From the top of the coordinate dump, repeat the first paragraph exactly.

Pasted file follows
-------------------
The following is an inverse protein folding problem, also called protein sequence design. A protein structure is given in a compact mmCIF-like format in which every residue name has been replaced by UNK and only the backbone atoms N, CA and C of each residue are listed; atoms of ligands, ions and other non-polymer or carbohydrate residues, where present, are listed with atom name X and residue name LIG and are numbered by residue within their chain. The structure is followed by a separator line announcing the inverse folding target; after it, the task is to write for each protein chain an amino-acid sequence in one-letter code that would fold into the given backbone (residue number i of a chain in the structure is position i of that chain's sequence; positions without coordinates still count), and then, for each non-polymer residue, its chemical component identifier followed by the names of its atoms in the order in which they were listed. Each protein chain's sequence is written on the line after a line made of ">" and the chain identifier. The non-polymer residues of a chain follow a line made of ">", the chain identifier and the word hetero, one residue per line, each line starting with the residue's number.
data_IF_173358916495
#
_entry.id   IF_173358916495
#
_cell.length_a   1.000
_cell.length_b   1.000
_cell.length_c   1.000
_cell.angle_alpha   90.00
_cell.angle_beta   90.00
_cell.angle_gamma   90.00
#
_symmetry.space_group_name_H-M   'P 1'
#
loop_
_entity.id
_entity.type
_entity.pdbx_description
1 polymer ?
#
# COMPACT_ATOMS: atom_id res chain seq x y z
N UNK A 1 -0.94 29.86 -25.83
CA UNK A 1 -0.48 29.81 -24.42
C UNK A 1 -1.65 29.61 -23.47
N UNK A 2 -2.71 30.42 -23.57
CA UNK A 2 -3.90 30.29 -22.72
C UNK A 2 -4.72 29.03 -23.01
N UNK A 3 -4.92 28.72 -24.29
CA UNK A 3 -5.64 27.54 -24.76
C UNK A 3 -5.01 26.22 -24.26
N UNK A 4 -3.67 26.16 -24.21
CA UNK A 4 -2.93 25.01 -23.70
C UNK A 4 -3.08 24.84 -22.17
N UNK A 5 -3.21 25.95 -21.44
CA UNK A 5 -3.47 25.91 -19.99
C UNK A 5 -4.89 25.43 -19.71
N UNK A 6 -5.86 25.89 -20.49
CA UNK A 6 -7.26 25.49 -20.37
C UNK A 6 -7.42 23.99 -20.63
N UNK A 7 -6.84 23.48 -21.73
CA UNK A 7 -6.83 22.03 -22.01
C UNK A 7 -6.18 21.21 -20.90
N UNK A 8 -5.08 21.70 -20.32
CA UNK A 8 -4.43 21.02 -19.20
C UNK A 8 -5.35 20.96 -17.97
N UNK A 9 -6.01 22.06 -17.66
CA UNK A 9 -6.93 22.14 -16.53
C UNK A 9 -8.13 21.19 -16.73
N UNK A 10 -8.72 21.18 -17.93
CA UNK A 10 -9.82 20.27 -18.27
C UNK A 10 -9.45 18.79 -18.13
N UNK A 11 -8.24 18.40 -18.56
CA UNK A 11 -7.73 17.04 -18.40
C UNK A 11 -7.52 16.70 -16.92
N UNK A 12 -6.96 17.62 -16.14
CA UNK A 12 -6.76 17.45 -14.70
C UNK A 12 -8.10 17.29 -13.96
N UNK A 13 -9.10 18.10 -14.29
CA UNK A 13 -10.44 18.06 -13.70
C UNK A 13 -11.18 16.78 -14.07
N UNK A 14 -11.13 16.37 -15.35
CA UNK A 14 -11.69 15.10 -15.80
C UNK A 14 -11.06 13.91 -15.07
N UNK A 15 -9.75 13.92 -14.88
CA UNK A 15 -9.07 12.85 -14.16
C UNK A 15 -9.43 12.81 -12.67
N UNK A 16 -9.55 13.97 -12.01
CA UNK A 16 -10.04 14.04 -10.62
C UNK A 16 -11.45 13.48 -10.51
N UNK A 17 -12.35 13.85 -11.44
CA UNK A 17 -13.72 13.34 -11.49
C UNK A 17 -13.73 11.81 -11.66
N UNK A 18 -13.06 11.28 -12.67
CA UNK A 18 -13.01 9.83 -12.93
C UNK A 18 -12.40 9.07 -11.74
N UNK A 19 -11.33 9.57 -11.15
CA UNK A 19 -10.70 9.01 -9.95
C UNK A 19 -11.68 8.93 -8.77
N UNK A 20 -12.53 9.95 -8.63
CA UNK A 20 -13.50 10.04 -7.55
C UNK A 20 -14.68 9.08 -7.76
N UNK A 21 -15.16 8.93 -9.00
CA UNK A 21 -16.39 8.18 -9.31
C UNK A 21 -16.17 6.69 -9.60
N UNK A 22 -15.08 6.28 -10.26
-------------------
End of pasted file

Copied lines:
The following is an inverse protein folding problem, also called protein sequence design. A protein structure is given in a compact mmCIF-like format in which every residue name has been replaced by UNK and only the backbone atoms N, CA and C of each residue are listed; atoms of ligands, ions and other non-polymer or carbohydrate residues, where present, are listed with atom name X and residue name LIG and are numbered by residue within their chain. The structure is followed by a separator line announcing the inverse folding target; after it, the task is to write for each protein chain an amino-acid sequence in one-letter code that would fold into the given backbone (residue number i of a chain in the structure is position i of that chain's sequence; positions without coordinates still count), and then, for each non-polymer residue, its chemical component identifier followed by the names of its atoms in the order in which they were listed. Each protein chain's sequence is written on the line after a line made of ">" and the chain identifier. The non-polymer residues of a chain follow a line made of ">", the chain identifier and the word hetero, one residue per line, each line starting with the residue's number.